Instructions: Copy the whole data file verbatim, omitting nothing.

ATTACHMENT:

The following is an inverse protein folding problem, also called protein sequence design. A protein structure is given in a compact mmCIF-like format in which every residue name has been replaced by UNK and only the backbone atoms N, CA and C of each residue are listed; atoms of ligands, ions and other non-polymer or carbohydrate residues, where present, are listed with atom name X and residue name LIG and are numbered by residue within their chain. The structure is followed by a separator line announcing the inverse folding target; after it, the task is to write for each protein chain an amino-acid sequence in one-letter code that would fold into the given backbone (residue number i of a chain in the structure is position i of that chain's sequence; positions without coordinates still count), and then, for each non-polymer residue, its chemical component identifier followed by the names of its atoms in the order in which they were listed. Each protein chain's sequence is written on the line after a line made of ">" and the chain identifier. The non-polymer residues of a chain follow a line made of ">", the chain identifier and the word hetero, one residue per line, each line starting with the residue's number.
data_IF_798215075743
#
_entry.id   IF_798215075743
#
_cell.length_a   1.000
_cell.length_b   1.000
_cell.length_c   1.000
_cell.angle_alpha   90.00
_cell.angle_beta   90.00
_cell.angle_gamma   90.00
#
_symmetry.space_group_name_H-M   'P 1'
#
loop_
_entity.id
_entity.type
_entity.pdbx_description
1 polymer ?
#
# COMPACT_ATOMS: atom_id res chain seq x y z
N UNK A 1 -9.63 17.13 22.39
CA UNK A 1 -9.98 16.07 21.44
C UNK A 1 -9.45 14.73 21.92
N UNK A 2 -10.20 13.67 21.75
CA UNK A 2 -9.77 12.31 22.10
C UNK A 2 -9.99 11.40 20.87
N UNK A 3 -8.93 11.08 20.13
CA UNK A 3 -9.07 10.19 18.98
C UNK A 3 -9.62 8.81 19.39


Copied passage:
The following is an inverse protein folding problem, also called protein sequence design. A protein structure is given in a compact mmCIF-like format in which every residue name has been replaced by UNK and only the backbone atoms N, CA and C of each residue are listed; atoms of ligands, ions and other non-polymer or carbohydrate residues, where present, are listed with atom name X and residue name LIG and are numbered by residue within their chain. The structure is followed by a separator line announcing the inverse folding target; after it, the task is to write for each protein chain an amino-acid sequence in one-letter code that would fold into the given backbone (residue number i of a chain in the structure is position i of that chain's sequence; positions without coordinates still count), and then, for each non-polymer residue, its chemical component identifier followed by the names of its atoms in the order in which they were listed. Each protein chain's sequence is written on the line after a line made of ">" and the chain identifier. The non-polymer residues of a chain follow a line made of ">", the chain identifier and the word hetero, one residue per line, each line starting with the residue's number.
data_IF_798215075743
#
_entry.id   IF_798215075743
#
_cell.length_a   1.000
_cell.length_b   1.000
_cell.length_c   1.000
_cell.angle_alpha   90.00
_cell.angle_beta   90.00
_cell.angle_gamma   90.00
#
_symmetry.space_group_name_H-M   'P 1'
#
loop_
_entity.id
_entity.type
_entity.pdbx_description
1 polymer ?
#
# COMPACT_ATOMS: atom_id res chain seq x y z
N UNK A 1 -9.63 17.13 22.39
CA UNK A 1 -9.98 16.07 21.44
C UNK A 1 -9.45 14.73 21.92
N UNK A 2 -10.20 13.67 21.75
CA UNK A 2 -9.77 12.31 22.10
C UNK A 2 -9.99 11.40 20.87
N UNK A 3 -8.93 11.08 20.13
CA UNK A 3 -9.07 10.19 18.98
C UNK A 3 -9.62 8.81 19.39